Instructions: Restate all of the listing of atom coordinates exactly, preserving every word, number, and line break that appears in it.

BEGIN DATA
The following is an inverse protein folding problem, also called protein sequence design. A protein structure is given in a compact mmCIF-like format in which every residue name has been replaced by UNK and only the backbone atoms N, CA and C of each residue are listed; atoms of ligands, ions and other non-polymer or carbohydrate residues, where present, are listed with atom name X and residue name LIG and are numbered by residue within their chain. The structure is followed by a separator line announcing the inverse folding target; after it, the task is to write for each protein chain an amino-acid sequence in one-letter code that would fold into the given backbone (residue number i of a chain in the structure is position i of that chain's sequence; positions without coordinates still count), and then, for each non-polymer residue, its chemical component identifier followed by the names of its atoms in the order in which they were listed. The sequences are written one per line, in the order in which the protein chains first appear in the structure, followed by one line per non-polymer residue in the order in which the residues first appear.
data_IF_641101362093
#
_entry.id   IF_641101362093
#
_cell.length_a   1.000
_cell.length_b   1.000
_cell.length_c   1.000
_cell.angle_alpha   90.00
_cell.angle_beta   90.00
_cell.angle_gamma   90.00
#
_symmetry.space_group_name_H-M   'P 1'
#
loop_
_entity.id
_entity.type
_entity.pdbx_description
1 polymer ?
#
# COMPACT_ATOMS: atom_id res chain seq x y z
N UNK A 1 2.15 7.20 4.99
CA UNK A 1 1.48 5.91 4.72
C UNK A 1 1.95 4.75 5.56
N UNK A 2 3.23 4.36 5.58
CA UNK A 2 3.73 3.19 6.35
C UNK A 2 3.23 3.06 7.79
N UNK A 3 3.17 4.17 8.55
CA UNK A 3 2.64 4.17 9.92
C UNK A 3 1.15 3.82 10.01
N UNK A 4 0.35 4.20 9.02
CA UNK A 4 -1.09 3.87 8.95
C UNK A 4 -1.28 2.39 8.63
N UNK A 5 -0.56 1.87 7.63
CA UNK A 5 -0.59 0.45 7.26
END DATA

The following is an inverse protein folding problem, also called protein sequence design. A protein structure is given in a compact mmCIF-like format in which every residue name has been replaced by UNK and only the backbone atoms N, CA and C of each residue are listed; atoms of ligands, ions and other non-polymer or carbohydrate residues, where present, are listed with atom name X and residue name LIG and are numbered by residue within their chain. The structure is followed by a separator line announcing the inverse folding target; after it, the task is to write for each protein chain an amino-acid sequence in one-letter code that would fold into the given backbone (residue number i of a chain in the structure is position i of that chain's sequence; positions without coordinates still count), and then, for each non-polymer residue, its chemical component identifier followed by the names of its atoms in the order in which they were listed. The sequences are written one per line, in the order in which the protein chains first appear in the structure, followed by one line per non-polymer residue in the order in which the residues first appear.
data_IF_641101362093
#
_entry.id   IF_641101362093
#
_cell.length_a   1.000
_cell.length_b   1.000
_cell.length_c   1.000
_cell.angle_alpha   90.00
_cell.angle_beta   90.00
_cell.angle_gamma   90.00
#
_symmetry.space_group_name_H-M   'P 1'
#
loop_
_entity.id
_entity.type
_entity.pdbx_description
1 polymer ?
#
# COMPACT_ATOMS: atom_id res chain seq x y z
N UNK A 1 2.15 7.20 4.99
CA UNK A 1 1.48 5.91 4.72
C UNK A 1 1.95 4.75 5.56
N UNK A 2 3.23 4.36 5.58
CA UNK A 2 3.73 3.19 6.35
C UNK A 2 3.23 3.06 7.79
N UNK A 3 3.17 4.17 8.55
CA UNK A 3 2.64 4.17 9.92
C UNK A 3 1.15 3.82 10.01
N UNK A 4 0.35 4.20 9.02
CA UNK A 4 -1.09 3.87 8.95
C UNK A 4 -1.28 2.39 8.63
N UNK A 5 -0.56 1.87 7.63
CA UNK A 5 -0.59 0.45 7.26